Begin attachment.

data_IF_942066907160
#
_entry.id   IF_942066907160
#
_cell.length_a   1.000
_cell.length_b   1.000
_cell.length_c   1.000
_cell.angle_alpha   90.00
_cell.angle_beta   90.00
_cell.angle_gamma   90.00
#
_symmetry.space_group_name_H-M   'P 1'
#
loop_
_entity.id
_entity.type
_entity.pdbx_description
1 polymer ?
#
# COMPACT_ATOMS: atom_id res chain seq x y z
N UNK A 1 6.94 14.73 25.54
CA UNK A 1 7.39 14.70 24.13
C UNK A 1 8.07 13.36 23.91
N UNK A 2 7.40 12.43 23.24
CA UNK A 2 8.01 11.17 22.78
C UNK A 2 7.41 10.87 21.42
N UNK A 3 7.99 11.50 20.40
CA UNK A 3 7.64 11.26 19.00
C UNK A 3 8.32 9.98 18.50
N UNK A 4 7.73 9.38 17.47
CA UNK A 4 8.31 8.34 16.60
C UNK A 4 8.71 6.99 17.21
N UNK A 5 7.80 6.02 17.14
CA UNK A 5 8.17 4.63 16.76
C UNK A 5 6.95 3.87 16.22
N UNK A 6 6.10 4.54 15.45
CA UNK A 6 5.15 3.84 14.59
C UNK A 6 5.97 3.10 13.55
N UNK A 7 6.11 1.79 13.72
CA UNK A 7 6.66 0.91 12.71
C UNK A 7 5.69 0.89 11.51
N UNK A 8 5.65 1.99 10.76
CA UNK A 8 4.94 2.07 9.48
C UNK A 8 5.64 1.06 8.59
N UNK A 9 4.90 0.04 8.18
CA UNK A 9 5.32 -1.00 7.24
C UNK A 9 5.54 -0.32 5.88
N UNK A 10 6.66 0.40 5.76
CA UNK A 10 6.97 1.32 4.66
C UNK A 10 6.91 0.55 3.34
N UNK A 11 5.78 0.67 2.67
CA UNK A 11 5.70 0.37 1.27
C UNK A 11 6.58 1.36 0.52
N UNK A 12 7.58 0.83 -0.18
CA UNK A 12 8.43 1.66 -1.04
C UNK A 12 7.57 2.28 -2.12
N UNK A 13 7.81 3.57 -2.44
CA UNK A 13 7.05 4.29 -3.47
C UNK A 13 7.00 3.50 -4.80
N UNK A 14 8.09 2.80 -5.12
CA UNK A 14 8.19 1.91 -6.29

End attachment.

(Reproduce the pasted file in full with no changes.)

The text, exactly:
data_IF_942066907160
#
_entry.id   IF_942066907160
#
_cell.length_a   1.000
_cell.length_b   1.000
_cell.length_c   1.000
_cell.angle_alpha   90.00
_cell.angle_beta   90.00
_cell.angle_gamma   90.00
#
_symmetry.space_group_name_H-M   'P 1'
#
loop_
_entity.id
_entity.type
_entity.pdbx_description
1 polymer ?
#
# COMPACT_ATOMS: atom_id res chain seq x y z
N UNK A 1 6.94 14.73 25.54
CA UNK A 1 7.39 14.70 24.13
C UNK A 1 8.07 13.36 23.91
N UNK A 2 7.40 12.43 23.24
CA UNK A 2 8.01 11.17 22.78
C UNK A 2 7.41 10.87 21.42
N UNK A 3 7.99 11.50 20.40
CA UNK A 3 7.64 11.26 19.00
C UNK A 3 8.32 9.98 18.50
N UNK A 4 7.73 9.38 17.47
CA UNK A 4 8.31 8.34 16.60
C UNK A 4 8.71 6.99 17.21
N UNK A 5 7.80 6.02 17.14
CA UNK A 5 8.17 4.63 16.76
C UNK A 5 6.95 3.87 16.22
N UNK A 6 6.10 4.54 15.45
CA UNK A 6 5.15 3.84 14.59
C UNK A 6 5.97 3.10 13.55
N UNK A 7 6.11 1.79 13.72
CA UNK A 7 6.66 0.91 12.71
C UNK A 7 5.69 0.89 11.51
N UNK A 8 5.65 1.99 10.76
CA UNK A 8 4.94 2.07 9.48
C UNK A 8 5.64 1.06 8.59
N UNK A 9 4.90 0.04 8.18
CA UNK A 9 5.32 -1.00 7.24
C UNK A 9 5.54 -0.32 5.88
N UNK A 10 6.66 0.40 5.76
CA UNK A 10 6.97 1.32 4.66
C UNK A 10 6.91 0.55 3.34
N UNK A 11 5.78 0.67 2.67
CA UNK A 11 5.70 0.37 1.27
C UNK A 11 6.58 1.36 0.52
N UNK A 12 7.58 0.83 -0.18
CA UNK A 12 8.43 1.66 -1.04
C UNK A 12 7.57 2.28 -2.12
N UNK A 13 7.81 3.57 -2.44
CA UNK A 13 7.05 4.29 -3.47
C UNK A 13 7.00 3.50 -4.80
N UNK A 14 8.09 2.80 -5.12
CA UNK A 14 8.19 1.91 -6.29